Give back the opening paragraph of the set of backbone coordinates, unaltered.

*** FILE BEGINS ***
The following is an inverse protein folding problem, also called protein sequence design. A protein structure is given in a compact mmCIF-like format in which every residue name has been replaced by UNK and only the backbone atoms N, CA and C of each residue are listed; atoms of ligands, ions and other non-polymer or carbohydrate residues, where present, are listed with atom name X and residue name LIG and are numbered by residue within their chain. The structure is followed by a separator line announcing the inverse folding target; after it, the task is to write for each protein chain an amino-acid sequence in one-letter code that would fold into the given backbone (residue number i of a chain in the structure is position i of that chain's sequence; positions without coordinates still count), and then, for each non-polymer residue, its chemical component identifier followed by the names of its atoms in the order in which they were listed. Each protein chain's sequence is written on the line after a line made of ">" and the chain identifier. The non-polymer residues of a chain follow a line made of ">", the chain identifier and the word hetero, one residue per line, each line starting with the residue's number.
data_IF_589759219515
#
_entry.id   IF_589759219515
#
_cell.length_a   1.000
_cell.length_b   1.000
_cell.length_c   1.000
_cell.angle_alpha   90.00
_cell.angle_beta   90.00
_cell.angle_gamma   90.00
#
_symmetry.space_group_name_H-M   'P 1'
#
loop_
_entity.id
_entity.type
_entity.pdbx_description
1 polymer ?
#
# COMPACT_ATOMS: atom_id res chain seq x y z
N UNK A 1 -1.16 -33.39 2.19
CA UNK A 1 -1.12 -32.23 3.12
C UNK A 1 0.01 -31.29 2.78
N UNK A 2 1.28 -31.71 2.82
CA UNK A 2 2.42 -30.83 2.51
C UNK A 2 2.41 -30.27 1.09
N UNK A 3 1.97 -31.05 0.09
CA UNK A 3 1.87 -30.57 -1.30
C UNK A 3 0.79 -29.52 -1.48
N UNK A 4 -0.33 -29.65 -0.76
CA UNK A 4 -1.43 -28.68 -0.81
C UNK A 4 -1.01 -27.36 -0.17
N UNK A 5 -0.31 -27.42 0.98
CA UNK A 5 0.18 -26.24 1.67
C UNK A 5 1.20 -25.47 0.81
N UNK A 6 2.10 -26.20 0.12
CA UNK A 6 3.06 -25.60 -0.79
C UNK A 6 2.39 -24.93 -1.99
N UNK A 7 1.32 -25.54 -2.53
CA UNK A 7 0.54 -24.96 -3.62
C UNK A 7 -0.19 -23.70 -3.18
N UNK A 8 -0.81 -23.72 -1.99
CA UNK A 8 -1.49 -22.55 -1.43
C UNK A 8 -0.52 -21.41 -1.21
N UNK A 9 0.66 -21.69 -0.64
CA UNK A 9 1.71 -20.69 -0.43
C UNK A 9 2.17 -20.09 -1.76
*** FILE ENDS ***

The following is an inverse protein folding problem, also called protein sequence design. A protein structure is given in a compact mmCIF-like format in which every residue name has been replaced by UNK and only the backbone atoms N, CA and C of each residue are listed; atoms of ligands, ions and other non-polymer or carbohydrate residues, where present, are listed with atom name X and residue name LIG and are numbered by residue within their chain. The structure is followed by a separator line announcing the inverse folding target; after it, the task is to write for each protein chain an amino-acid sequence in one-letter code that would fold into the given backbone (residue number i of a chain in the structure is position i of that chain's sequence; positions without coordinates still count), and then, for each non-polymer residue, its chemical component identifier followed by the names of its atoms in the order in which they were listed. Each protein chain's sequence is written on the line after a line made of ">" and the chain identifier. The non-polymer residues of a chain follow a line made of ">", the chain identifier and the word hetero, one residue per line, each line starting with the residue's number.